The idea of suicide is disturbing to people. Not surprisingly her suicide has generated various explanations for its ultimate reasons. Immediately after her arrival in Elaburga Marina wrote a letter to the Writers Union requesting employment as a translator. And on August 26 she wrote a brief note to the Council of the Literary Fund in Chistopol, the seat of the administration of the region, asking to be employed as a dishwasher. But as Viktoria Schweitzer notes, “Tsvetaeva had no wish to translate or wash dishes, she was determined to do away with herself.” Schweitzer gives an account of her last months [
VS p.374-378]. It is based on personal interviews and a wealth of information, which I do not feel entitled to reproduce here.

In 1943 BorisPasternak wrote a belated requiem for his friend

Памяти Марины Цветаевой

Хмуро тянется день непогожий.
Безутешно струятся ручьи
По крыльцу перед дверью прихожей
И в открытые окна мои.

За оградою вдоль по дороге
Затопляет общественный сад.
Развалившись, как звери в берлоге,
Облака в беспорядке лежат.

Мне в ненастьи мерещится книга
О земле и ее красоте.
Я рисую лесную шишигу
Для тебя на заглавном листе.

Ах, Марина, давно уде время,
Да и труд не такой уж ахти,
Твой заброшенный прах в реквиеме
Из Елабуги перенести.

Торжество твоего переноса
Я задумывал в прошлом году
Над снегами пустынного плеса,
Где зимуют баркасы во льду.

Что сделать мне тебе в угоду?
Дай как-нибудь об этом весть.
В молчаньи твоего ухода
Упрек невысказанный есть.

Всегда загадочны утраты.
В бесплодных розысках в ответ
Я мучаюсь без результата:
У смерти очертаний нет.

Тут все - полуслова и тени,
Обмолвки и самообман,
И только верой в воскресенье
Какой-то указатель дан.

Зима - как пышные поминки:
Наружу выйти из жилья,
Прибавить к сумеркам коринки,
Облить вином - вот и кутья.

Пред домом яблоня в сугробе.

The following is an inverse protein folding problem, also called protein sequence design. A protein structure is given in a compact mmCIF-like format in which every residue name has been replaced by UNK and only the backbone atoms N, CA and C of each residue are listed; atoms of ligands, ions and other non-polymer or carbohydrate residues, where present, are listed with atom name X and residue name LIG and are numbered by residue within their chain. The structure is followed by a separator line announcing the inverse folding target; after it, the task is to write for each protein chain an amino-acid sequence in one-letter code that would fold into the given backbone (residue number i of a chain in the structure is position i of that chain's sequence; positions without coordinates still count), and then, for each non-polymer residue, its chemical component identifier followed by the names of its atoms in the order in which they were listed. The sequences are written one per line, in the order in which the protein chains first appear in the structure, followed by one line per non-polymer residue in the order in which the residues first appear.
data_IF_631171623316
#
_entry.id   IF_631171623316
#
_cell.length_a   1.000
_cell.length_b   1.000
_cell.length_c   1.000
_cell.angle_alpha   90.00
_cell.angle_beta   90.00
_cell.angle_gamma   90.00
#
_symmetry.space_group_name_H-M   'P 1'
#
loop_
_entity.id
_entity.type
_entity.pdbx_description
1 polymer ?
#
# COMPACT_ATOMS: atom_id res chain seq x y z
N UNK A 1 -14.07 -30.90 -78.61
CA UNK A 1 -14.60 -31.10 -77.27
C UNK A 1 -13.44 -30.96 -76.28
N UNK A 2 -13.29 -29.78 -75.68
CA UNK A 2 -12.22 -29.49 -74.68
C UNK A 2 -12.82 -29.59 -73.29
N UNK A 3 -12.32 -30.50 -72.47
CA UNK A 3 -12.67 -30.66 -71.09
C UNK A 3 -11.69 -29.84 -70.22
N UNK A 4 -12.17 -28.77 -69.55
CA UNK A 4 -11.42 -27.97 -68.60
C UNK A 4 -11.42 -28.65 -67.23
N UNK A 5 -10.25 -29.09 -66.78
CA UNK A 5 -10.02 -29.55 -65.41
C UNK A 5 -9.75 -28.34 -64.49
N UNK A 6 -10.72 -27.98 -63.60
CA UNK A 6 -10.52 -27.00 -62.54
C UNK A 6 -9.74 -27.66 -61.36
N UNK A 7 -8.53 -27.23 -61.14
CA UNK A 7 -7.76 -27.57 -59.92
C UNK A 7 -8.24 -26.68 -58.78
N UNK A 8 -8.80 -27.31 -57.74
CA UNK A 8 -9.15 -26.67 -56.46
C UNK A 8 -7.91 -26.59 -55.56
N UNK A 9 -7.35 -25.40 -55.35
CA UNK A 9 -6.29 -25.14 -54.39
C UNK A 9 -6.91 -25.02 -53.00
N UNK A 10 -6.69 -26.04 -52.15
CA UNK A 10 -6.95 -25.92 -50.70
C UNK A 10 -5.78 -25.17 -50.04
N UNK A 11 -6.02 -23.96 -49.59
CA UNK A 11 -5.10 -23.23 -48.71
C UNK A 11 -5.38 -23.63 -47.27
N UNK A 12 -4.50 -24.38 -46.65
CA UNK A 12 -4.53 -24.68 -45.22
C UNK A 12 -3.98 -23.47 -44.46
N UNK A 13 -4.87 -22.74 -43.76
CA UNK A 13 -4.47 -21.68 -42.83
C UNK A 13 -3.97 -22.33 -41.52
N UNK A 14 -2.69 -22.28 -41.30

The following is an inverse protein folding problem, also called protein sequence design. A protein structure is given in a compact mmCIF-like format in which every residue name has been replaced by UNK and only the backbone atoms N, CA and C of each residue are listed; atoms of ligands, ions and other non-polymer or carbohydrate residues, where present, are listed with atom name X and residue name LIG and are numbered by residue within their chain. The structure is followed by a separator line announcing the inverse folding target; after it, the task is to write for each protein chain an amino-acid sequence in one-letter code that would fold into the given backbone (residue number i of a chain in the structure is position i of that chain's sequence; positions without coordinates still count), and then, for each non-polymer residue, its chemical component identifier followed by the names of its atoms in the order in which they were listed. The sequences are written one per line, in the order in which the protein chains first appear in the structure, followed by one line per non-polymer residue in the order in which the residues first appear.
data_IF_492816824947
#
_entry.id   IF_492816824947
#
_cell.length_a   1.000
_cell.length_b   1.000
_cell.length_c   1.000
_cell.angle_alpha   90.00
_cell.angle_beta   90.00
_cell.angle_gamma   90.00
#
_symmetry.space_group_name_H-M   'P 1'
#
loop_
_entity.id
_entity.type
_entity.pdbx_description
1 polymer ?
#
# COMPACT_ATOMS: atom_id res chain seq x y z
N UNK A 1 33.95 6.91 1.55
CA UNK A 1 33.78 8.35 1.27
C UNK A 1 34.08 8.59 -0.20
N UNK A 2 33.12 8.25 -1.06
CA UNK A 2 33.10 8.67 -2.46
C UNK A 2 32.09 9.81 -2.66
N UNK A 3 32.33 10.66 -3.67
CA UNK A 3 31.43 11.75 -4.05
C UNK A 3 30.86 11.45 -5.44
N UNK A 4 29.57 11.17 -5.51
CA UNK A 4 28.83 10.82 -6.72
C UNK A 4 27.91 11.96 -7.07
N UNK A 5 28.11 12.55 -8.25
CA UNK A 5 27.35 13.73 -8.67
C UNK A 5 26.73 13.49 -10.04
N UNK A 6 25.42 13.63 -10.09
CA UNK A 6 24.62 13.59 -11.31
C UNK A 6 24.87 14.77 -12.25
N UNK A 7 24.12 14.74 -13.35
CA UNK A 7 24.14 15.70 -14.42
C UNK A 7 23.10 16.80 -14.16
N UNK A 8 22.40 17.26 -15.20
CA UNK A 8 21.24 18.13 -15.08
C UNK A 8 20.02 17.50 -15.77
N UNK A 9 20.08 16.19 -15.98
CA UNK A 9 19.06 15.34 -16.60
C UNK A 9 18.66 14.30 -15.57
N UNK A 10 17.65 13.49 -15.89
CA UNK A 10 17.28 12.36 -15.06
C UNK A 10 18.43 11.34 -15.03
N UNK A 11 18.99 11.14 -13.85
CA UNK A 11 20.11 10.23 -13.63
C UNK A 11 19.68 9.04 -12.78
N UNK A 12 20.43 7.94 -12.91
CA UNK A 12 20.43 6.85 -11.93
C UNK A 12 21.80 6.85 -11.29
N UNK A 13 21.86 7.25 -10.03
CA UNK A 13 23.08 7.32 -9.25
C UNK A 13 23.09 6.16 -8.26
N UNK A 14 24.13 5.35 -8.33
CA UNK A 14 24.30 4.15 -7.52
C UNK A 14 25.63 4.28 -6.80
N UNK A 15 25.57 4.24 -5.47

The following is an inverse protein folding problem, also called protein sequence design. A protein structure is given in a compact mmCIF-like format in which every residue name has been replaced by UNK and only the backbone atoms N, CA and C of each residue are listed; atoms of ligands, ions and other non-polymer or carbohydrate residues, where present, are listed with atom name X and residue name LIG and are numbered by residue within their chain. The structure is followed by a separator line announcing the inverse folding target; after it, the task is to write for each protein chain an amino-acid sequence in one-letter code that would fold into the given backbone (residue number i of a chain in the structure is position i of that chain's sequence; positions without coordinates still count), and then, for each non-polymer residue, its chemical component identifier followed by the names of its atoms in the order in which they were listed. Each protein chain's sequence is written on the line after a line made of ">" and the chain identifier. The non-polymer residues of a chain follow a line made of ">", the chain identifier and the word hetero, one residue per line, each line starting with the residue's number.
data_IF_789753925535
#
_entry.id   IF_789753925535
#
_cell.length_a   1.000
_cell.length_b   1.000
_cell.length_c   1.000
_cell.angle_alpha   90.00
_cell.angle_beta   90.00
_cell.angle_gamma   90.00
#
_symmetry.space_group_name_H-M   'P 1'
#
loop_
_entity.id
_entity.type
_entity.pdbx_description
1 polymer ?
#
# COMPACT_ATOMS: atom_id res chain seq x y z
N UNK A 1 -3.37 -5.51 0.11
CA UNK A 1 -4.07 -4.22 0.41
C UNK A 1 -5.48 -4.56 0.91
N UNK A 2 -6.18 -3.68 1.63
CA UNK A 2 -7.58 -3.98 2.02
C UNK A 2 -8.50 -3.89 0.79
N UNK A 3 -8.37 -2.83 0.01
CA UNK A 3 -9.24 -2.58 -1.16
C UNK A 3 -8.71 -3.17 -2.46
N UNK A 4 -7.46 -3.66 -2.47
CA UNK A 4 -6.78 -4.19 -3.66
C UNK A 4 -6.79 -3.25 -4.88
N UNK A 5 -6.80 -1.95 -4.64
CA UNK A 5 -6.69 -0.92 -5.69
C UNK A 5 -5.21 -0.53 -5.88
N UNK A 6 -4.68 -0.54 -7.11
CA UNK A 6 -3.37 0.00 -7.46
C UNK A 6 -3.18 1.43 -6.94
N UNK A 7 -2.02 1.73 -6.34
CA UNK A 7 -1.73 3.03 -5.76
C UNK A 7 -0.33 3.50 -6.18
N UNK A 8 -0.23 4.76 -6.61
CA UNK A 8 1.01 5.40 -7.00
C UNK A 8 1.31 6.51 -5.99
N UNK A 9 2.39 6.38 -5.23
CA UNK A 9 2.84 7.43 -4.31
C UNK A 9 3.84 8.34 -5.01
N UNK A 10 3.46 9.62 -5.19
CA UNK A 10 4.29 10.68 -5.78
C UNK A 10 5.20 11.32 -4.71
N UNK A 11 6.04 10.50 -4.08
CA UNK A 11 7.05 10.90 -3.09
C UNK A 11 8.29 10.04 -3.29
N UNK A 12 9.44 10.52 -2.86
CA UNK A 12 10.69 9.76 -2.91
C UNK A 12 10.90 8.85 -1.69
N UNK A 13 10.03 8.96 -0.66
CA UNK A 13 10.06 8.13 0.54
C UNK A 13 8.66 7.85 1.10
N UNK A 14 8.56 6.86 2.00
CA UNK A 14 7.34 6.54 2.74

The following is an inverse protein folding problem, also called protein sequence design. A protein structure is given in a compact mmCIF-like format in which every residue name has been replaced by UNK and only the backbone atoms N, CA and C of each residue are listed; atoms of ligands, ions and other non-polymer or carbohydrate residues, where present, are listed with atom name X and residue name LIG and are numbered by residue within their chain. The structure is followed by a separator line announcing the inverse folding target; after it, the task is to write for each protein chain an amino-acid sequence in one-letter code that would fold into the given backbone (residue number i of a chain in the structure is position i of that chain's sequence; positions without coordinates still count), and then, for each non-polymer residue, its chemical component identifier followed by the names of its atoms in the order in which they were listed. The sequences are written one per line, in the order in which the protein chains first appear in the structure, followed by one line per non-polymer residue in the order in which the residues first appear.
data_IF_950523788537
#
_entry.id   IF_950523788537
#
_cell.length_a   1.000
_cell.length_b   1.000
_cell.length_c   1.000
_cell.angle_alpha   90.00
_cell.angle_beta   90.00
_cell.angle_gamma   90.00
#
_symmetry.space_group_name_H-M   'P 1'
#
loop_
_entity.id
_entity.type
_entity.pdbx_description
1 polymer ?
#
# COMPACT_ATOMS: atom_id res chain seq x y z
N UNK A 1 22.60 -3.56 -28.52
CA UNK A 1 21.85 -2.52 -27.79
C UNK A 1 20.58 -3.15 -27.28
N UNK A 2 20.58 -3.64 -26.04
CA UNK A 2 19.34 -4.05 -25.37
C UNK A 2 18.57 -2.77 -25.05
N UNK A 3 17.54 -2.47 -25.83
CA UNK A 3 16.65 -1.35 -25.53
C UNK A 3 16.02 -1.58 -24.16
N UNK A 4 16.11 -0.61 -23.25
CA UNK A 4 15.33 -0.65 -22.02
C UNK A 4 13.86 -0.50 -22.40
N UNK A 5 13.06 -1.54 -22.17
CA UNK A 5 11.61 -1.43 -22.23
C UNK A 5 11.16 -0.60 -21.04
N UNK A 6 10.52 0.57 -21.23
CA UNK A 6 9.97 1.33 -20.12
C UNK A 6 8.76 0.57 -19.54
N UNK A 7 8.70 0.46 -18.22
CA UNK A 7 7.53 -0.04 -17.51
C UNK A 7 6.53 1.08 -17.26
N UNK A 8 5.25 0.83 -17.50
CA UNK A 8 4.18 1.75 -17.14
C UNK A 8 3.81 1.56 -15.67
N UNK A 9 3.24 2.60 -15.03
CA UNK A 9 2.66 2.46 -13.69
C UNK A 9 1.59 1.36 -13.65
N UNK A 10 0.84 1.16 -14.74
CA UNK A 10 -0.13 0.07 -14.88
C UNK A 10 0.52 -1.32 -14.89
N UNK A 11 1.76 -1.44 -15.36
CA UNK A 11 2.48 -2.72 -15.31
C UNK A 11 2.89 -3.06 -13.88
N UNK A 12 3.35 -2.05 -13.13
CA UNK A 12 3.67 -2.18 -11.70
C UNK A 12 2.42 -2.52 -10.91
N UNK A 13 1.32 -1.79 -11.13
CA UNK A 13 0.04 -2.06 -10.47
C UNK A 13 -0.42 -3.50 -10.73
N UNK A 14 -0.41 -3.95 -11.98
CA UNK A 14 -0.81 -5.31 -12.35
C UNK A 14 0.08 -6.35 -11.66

И город в снежной пелене -
Твое огромное надгробье,
Как целый год казалось мне.

Лицом повернутая к Богу,
Ты тянешься к нему с земли,
Как в дни, когда тебе итога
Еще на ней не подвели.

Декабрь 1943

In Memoriam of Marina Tsvetaeva

A gloomy day with bad weather.
Inconsolably rivulets run
Down the porch in front of the doorwayl
And through my open windows.

Behind the fence along the road
The public gardens are flooded.
Like wild beasts the clouds,
Sprawl in shaggy disarray.

In such rainy weather I dream of a book
On the beauty of the land.
I draw a forest of chimeras
For you on the title page.

Oh, Marina, your fate took a long time,
And my labor is long overdue.
Your abandoned ashes should be moved
From Elabuga by a requiem written for you.

All your triumph of your homecoming
I considered last year
Near a snow-covered stretch of the river,
Where boats winter locked in ice.

What can I do to please you?
Give anything in exchange for news.
For the silence of your going
Has left my reproachss unexpressed.

A loss is always mysterious.
In vain am I looking for clues
I torment my brain with no result:
Death has no form.

Everything - hints and shadows,
Slips of the tongue and self-deceptions,
And only faith in resurrection
Can give the semblance of a sign.

Winter – like a lavish funeral:
Outside my house
Adds currants to the dusk,
Pours wine – and there is a cake.

Outside an apple stands in a snow drift.
And the snow-shrouded town has been-
A monument to your memory,
What a long year it seems to me.

With your face turned to God,
You're reaching for him from the land
Like in the days when you walked on it
Where you will yet be appreciated.

December 1943